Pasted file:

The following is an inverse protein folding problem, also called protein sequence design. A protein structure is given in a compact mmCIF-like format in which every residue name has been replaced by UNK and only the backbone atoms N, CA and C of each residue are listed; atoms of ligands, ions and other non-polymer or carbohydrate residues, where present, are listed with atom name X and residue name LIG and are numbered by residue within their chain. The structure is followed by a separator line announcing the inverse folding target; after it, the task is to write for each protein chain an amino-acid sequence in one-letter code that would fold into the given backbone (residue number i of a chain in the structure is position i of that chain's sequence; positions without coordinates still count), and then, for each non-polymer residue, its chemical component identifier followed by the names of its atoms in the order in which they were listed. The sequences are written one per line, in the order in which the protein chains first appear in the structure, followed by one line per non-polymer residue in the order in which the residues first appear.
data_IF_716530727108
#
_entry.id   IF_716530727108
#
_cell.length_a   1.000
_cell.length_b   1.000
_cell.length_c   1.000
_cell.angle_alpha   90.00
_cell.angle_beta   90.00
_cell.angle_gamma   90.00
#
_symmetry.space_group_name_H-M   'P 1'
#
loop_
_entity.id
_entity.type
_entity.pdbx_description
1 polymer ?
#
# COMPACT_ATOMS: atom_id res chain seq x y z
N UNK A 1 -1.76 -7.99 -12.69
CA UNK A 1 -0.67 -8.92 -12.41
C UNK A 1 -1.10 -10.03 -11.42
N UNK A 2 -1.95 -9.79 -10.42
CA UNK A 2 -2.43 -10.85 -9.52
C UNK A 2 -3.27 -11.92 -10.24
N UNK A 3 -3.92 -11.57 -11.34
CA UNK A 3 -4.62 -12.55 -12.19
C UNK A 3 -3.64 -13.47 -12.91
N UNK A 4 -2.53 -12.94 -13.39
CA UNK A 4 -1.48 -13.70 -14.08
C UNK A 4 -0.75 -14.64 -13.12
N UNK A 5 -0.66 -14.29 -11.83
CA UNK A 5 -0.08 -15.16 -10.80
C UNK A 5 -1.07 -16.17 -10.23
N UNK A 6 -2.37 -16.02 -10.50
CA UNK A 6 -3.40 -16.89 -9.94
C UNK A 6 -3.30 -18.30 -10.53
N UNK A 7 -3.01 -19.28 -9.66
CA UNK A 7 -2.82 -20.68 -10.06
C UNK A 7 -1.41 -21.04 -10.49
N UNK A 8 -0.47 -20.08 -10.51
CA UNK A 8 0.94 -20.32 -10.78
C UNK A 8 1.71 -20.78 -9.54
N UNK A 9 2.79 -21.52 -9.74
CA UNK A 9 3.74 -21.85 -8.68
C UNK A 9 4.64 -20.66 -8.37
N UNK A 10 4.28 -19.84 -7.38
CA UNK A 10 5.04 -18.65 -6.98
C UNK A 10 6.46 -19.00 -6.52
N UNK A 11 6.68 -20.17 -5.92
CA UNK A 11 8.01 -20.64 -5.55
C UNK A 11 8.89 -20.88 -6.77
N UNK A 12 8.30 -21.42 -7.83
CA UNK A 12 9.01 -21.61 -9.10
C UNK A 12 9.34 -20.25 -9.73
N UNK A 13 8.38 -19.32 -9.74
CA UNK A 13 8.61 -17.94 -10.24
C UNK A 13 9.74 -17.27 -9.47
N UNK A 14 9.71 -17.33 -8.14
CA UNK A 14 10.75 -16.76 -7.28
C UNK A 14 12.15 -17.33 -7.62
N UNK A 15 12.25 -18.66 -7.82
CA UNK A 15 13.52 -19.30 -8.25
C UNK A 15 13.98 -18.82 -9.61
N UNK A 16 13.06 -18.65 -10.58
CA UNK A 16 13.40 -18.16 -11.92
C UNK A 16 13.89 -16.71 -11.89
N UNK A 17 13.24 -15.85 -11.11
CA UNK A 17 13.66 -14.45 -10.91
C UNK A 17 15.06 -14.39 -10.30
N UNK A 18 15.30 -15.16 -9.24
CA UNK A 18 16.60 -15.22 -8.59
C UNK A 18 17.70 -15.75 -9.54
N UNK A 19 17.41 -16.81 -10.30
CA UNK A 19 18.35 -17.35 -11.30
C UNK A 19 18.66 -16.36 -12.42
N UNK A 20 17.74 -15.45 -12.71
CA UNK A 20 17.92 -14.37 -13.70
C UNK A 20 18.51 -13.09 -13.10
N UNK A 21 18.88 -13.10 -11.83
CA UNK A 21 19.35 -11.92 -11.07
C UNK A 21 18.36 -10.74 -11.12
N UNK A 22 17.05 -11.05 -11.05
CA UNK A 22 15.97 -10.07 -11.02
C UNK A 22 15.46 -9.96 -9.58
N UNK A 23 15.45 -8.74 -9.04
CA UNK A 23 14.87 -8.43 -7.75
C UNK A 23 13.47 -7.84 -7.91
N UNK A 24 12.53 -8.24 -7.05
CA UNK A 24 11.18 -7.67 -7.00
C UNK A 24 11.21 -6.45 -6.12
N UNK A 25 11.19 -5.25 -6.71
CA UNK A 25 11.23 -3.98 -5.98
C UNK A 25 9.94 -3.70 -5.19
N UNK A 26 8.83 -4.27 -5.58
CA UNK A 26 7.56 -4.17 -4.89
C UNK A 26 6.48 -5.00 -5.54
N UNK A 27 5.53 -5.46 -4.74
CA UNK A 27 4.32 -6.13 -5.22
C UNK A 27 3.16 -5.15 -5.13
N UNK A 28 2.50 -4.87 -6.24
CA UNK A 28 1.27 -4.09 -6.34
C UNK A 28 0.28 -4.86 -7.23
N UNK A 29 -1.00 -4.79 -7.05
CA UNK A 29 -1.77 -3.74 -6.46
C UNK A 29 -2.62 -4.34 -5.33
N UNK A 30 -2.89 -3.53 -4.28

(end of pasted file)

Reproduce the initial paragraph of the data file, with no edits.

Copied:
The following is an inverse protein folding problem, also called protein sequence design. A protein structure is given in a compact mmCIF-like format in which every residue name has been replaced by UNK and only the backbone atoms N, CA and C of each residue are listed; atoms of ligands, ions and other non-polymer or carbohydrate residues, where present, are listed with atom name X and residue name LIG and are numbered by residue within their chain. The structure is followed by a separator line announcing the inverse folding target; after it, the task is to write for each protein chain an amino-acid sequence in one-letter code that would fold into the given backbone (residue number i of a chain in the structure is position i of that chain's sequence; positions without coordinates still count), and then, for each non-polymer residue, its chemical component identifier followed by the names of its atoms in the order in which they were listed. The sequences are written one per line, in the order in which the protein chains first appear in the structure, followed by one line per non-polymer residue in the order in which the residues first appear.